New Method Uses DNA, Nanoparticles and Top-Down Lithography to Make Optically Active Structures: Technique could lead to new classes of materials that can bend light, such as for those used in cloaking devices January 18th, 2018

Arrowhead Pharmaceuticals Announces Pricing of Underwritten Public Offering of Common Stock January 18th, 2018

Leti to Demo New Curving Technology at Photonics West that Improves Performance of Optical Components January 18th, 2018

Interviews/Book Reviews/Essays/Reports/Podcasts/Journals/White papers

Thanks for the memory: NIST takes a deep look at memristors January 20th, 2018

Nanowrinkles could save billions in shipping and aquaculture Surfaces inspired by carnivorous plants delay degradation by marine fouling January 17th, 2018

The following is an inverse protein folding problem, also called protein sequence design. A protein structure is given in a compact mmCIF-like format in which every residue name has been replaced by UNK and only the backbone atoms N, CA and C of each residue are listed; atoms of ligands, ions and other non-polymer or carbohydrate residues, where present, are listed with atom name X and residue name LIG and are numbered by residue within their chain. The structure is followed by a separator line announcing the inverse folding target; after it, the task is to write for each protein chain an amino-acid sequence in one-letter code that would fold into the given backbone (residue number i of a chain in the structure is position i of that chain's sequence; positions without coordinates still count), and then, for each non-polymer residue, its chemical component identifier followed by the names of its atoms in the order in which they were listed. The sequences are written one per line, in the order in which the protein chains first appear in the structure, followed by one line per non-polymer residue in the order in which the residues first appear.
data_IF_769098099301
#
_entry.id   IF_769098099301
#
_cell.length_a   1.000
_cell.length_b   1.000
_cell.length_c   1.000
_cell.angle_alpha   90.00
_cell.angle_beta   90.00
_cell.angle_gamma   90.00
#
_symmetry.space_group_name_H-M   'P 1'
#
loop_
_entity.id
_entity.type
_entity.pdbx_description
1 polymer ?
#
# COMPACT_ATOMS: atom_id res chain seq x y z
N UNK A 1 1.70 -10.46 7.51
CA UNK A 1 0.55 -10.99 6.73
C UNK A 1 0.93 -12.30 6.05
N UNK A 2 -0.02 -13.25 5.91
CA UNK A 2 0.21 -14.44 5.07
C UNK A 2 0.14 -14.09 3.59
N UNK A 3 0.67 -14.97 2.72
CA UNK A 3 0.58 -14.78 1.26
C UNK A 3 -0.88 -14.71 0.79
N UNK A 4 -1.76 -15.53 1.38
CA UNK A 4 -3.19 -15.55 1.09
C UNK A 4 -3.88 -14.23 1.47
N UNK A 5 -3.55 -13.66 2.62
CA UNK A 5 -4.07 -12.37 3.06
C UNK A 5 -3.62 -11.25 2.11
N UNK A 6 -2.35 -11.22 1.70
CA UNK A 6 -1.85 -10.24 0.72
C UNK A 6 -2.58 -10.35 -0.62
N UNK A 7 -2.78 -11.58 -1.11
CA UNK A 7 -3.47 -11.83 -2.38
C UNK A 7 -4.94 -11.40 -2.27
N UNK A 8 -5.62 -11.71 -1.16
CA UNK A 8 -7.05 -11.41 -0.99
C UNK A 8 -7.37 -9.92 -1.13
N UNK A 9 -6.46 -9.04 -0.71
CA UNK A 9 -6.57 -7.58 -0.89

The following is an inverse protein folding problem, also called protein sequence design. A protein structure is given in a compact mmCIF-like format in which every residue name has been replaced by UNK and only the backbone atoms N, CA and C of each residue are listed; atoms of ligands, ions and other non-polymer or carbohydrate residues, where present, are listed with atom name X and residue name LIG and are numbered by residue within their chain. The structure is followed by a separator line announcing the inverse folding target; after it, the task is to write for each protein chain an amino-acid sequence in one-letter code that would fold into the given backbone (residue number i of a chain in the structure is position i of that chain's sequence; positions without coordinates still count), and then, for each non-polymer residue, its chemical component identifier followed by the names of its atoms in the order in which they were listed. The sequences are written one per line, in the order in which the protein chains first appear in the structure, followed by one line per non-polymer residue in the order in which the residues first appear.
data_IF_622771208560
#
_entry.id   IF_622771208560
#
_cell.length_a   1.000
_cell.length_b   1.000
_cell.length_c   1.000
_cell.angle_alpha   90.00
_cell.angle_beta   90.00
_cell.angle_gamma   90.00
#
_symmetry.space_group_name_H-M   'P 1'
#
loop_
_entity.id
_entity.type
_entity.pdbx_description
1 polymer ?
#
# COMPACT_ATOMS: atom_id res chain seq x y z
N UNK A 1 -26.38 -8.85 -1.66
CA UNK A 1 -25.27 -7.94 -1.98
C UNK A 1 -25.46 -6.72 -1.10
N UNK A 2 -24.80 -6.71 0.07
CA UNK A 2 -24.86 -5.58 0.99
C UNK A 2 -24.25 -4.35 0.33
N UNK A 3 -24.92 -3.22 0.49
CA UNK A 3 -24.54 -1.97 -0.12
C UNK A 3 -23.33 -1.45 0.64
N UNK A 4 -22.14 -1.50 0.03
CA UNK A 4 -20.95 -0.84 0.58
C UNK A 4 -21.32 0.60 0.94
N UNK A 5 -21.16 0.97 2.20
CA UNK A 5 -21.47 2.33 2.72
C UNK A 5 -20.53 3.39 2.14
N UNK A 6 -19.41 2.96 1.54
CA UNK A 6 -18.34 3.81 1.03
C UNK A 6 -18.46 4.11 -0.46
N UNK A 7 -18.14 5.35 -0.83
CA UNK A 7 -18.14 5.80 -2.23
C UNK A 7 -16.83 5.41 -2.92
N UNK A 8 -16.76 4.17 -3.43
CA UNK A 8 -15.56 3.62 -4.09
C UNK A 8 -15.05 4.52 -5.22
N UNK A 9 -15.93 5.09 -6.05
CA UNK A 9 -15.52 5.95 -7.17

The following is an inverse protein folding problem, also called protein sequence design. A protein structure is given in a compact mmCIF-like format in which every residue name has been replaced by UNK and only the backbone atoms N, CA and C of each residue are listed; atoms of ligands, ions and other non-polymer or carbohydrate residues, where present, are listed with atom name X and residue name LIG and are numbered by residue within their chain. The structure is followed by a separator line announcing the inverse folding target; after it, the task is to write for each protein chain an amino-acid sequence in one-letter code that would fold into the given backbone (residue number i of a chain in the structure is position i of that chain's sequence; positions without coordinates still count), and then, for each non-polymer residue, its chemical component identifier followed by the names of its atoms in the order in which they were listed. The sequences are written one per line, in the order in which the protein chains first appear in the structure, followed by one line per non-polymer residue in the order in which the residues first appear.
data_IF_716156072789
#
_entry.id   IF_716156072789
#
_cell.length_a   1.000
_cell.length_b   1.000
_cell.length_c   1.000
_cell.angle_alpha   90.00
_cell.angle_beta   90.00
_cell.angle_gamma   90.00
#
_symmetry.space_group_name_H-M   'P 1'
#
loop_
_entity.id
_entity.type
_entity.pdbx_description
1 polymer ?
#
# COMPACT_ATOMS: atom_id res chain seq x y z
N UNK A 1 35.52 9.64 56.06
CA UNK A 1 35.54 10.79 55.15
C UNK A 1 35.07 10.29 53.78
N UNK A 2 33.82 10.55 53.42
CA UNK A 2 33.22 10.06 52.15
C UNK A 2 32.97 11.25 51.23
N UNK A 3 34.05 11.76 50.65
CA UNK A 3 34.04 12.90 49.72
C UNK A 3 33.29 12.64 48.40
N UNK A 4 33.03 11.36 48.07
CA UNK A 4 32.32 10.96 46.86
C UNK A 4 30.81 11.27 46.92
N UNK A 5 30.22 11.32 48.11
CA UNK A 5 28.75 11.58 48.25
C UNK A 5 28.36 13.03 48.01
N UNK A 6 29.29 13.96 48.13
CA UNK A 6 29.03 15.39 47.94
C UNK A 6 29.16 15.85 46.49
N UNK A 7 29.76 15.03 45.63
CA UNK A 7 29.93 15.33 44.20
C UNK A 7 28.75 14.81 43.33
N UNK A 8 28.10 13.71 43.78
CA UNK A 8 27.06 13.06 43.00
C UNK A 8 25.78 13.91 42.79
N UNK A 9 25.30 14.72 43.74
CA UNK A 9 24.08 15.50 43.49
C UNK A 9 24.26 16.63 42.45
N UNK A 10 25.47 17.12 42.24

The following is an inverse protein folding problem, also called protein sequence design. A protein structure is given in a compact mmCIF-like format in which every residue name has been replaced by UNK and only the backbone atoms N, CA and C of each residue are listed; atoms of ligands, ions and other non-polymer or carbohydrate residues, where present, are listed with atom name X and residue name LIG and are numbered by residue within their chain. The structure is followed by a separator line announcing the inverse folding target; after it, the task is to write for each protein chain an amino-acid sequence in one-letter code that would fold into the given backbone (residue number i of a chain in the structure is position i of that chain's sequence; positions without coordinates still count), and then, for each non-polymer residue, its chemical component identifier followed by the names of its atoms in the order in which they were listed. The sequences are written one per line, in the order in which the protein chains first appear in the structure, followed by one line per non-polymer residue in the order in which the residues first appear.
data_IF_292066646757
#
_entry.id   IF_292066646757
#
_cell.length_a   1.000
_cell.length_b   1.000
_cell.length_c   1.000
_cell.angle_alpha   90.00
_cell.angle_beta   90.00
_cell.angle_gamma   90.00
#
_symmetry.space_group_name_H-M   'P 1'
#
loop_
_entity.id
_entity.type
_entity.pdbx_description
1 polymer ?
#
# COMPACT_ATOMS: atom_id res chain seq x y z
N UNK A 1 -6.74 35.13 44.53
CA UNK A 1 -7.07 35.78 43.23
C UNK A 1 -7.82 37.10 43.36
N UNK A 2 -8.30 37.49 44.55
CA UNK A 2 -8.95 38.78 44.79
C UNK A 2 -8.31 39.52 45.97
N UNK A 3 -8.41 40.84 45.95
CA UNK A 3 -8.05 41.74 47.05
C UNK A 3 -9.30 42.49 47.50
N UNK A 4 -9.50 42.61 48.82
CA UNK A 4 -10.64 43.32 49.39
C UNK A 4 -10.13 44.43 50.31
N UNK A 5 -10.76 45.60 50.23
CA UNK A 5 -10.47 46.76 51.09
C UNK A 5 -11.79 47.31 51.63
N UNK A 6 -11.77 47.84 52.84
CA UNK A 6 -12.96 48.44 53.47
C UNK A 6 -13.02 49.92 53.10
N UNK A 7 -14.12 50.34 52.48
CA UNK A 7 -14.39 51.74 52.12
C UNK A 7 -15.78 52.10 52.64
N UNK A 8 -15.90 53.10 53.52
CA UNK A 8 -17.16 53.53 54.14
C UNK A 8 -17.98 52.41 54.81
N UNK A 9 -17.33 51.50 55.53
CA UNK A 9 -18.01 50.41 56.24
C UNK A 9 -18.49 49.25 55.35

Ultrathin black phosphorus for solar-driven hydrogen economy: Osaka University researchers use sunlight to make hydrogen with a new nanostructured catalyst based on nanosheets of black phosphorus and bismuth vanadate January 17th, 2018

Ultra-thin optical fibers offer new way to 3-D print microstructures: Novel approach lays groundwork for using 3-D printing to repair tissue in the body January 17th, 2018

NanoNews-Digest
The latest news from around the world, FREE



  Premium Products
NanoNews-Custom
Only the news you want to read!
 Learn More
NanoTech-Transfer
University Technology Transfer & Patents
 Learn More
NanoStrategies
Full-service, expert consulting
 Learn More











ASP
Nanotechnology Now Featured Books




NNN

The Hunger Project